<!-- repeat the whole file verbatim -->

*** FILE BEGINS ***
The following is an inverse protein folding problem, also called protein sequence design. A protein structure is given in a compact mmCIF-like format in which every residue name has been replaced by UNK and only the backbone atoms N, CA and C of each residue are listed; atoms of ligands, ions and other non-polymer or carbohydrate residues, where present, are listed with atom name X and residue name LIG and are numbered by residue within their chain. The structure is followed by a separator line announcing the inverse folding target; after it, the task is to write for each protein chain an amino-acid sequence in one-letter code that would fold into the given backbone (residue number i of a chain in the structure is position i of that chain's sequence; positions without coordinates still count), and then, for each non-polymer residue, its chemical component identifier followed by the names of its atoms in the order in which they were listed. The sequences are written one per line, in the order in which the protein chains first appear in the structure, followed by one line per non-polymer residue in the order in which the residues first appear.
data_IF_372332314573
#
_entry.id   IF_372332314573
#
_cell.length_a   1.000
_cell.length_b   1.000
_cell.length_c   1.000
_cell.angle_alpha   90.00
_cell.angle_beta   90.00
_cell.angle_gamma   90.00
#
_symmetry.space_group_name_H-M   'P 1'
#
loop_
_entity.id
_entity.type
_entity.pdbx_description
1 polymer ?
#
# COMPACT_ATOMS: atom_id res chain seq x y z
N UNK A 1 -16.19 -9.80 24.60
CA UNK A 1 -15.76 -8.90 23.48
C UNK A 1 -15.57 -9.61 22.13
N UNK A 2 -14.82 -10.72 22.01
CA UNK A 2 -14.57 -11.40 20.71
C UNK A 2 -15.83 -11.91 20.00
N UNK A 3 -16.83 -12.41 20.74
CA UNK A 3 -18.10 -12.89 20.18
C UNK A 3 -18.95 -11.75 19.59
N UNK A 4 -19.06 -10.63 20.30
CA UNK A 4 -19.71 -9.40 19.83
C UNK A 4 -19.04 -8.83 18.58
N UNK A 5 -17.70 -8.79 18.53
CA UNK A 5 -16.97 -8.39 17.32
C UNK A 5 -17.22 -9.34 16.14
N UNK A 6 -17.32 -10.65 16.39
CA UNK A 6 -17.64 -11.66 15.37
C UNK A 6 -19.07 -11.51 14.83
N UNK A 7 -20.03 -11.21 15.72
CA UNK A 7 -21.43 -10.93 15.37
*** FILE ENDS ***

The following is an inverse protein folding problem, also called protein sequence design. A protein structure is given in a compact mmCIF-like format in which every residue name has been replaced by UNK and only the backbone atoms N, CA and C of each residue are listed; atoms of ligands, ions and other non-polymer or carbohydrate residues, where present, are listed with atom name X and residue name LIG and are numbered by residue within their chain. The structure is followed by a separator line announcing the inverse folding target; after it, the task is to write for each protein chain an amino-acid sequence in one-letter code that would fold into the given backbone (residue number i of a chain in the structure is position i of that chain's sequence; positions without coordinates still count), and then, for each non-polymer residue, its chemical component identifier followed by the names of its atoms in the order in which they were listed. The sequences are written one per line, in the order in which the protein chains first appear in the structure, followed by one line per non-polymer residue in the order in which the residues first appear.
data_IF_372332314573
#
_entry.id   IF_372332314573
#
_cell.length_a   1.000
_cell.length_b   1.000
_cell.length_c   1.000
_cell.angle_alpha   90.00
_cell.angle_beta   90.00
_cell.angle_gamma   90.00
#
_symmetry.space_group_name_H-M   'P 1'
#
loop_
_entity.id
_entity.type
_entity.pdbx_description
1 polymer ?
#
# COMPACT_ATOMS: atom_id res chain seq x y z
N UNK A 1 -16.19 -9.80 24.60
CA UNK A 1 -15.76 -8.90 23.48
C UNK A 1 -15.57 -9.61 22.13
N UNK A 2 -14.82 -10.72 22.01
CA UNK A 2 -14.57 -11.40 20.71
C UNK A 2 -15.83 -11.91 20.00
N UNK A 3 -16.83 -12.41 20.74
CA UNK A 3 -18.10 -12.89 20.18
C UNK A 3 -18.95 -11.75 19.59
N UNK A 4 -19.06 -10.63 20.30
CA UNK A 4 -19.71 -9.40 19.83
C UNK A 4 -19.04 -8.83 18.58
N UNK A 5 -17.70 -8.79 18.53
CA UNK A 5 -16.97 -8.39 17.32
C UNK A 5 -17.22 -9.34 16.14
N UNK A 6 -17.32 -10.65 16.39
CA UNK A 6 -17.64 -11.66 15.37
C UNK A 6 -19.07 -11.51 14.83
N UNK A 7 -20.03 -11.21 15.72
CA UNK A 7 -21.43 -10.93 15.37